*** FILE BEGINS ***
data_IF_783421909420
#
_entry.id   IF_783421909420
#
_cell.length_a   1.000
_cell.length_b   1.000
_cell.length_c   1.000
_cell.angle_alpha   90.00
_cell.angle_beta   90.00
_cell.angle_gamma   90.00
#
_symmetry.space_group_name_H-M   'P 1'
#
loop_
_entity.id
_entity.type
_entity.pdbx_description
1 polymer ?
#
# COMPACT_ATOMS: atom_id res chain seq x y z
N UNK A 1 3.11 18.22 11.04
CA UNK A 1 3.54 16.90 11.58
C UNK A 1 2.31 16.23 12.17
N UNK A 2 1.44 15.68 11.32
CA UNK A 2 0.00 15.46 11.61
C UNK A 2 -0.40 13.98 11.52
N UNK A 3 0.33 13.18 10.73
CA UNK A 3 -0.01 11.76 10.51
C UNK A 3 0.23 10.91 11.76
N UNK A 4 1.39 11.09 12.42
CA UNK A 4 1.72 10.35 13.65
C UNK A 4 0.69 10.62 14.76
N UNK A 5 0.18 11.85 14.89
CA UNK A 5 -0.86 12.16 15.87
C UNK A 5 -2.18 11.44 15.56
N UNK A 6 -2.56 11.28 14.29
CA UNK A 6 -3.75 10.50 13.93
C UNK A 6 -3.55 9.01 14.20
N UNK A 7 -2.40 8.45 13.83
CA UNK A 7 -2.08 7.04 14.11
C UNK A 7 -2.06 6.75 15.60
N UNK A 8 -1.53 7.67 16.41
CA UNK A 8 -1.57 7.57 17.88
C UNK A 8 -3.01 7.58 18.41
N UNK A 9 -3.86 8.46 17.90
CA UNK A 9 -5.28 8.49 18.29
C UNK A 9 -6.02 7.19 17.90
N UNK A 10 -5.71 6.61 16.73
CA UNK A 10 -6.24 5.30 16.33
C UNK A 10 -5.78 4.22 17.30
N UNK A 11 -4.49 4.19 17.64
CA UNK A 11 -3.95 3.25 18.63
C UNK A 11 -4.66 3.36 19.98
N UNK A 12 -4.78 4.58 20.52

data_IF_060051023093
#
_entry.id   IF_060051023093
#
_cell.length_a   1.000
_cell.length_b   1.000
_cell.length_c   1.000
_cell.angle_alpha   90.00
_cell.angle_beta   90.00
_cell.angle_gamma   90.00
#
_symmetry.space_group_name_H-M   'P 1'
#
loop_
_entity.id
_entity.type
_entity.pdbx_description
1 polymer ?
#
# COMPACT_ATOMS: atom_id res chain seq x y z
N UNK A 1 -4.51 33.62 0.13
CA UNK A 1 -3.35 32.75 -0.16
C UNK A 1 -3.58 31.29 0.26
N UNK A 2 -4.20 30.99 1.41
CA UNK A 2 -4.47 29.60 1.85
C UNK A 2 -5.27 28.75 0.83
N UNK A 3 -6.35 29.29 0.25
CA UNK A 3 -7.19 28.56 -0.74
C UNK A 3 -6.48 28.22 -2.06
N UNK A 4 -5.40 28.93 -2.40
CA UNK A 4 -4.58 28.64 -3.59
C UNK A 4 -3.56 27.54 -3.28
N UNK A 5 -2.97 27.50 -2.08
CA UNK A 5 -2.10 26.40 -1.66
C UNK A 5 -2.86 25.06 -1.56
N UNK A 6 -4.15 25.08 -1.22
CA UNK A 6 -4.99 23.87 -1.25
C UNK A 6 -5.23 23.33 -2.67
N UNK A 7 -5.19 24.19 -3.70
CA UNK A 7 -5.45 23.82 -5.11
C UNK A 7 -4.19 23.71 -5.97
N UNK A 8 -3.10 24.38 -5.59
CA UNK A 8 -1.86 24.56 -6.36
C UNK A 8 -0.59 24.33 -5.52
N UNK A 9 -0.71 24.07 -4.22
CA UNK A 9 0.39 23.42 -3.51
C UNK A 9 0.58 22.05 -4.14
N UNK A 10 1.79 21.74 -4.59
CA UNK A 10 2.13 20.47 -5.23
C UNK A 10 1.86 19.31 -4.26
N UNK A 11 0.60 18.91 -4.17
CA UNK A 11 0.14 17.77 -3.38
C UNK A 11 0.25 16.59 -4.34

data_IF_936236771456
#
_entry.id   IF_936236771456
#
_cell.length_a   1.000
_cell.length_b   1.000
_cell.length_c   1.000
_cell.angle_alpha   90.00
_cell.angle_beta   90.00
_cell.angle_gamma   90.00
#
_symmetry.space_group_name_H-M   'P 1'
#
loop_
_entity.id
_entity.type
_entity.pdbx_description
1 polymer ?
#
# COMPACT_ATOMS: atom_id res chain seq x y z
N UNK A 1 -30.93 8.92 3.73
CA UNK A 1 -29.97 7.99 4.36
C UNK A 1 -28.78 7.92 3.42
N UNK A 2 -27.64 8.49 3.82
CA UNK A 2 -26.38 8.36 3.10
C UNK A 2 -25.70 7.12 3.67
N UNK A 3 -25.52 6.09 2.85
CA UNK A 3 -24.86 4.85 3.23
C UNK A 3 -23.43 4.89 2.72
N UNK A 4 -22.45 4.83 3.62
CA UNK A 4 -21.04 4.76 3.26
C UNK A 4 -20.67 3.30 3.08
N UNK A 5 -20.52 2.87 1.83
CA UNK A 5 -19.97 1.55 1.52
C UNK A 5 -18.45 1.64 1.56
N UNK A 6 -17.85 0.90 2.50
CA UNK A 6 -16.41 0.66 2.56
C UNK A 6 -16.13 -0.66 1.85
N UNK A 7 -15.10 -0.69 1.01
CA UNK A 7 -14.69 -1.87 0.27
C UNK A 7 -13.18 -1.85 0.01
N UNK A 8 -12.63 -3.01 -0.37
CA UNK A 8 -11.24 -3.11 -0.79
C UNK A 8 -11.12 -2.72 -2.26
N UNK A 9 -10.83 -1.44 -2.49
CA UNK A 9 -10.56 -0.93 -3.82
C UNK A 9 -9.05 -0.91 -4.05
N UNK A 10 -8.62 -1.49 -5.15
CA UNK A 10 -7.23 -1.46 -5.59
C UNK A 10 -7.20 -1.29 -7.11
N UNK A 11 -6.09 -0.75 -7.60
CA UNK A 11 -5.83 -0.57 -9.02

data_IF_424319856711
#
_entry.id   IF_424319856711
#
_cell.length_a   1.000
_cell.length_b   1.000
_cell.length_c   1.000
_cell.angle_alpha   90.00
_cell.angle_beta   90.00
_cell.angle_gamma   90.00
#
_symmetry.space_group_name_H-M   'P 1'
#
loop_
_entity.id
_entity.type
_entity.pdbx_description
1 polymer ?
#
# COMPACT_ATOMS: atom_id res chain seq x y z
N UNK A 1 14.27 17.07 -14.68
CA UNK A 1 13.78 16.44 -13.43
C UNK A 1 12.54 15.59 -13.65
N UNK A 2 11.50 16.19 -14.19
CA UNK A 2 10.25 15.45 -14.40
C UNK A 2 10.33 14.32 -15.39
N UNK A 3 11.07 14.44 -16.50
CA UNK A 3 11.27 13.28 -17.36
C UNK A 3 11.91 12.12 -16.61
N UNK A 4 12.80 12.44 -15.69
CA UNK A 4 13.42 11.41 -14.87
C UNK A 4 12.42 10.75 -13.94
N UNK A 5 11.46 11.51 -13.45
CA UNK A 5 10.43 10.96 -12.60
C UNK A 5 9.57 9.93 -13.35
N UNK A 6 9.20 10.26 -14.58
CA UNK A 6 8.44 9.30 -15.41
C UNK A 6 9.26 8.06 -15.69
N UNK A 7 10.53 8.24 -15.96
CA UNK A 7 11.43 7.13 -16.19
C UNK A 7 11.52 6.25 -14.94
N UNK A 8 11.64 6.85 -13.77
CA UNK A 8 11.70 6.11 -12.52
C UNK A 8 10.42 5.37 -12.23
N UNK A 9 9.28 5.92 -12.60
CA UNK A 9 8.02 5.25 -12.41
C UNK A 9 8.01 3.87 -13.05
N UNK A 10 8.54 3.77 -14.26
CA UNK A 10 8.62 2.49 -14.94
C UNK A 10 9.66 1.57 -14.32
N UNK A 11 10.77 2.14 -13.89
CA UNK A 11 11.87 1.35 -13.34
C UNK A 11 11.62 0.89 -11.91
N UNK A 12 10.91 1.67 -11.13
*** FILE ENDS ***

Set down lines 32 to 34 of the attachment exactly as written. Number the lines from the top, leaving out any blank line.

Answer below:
C UNK A 4 0.69 10.62 14.76
N UNK A 5 0.18 11.85 14.89
CA UNK A 5 -0.86 12.16 15.87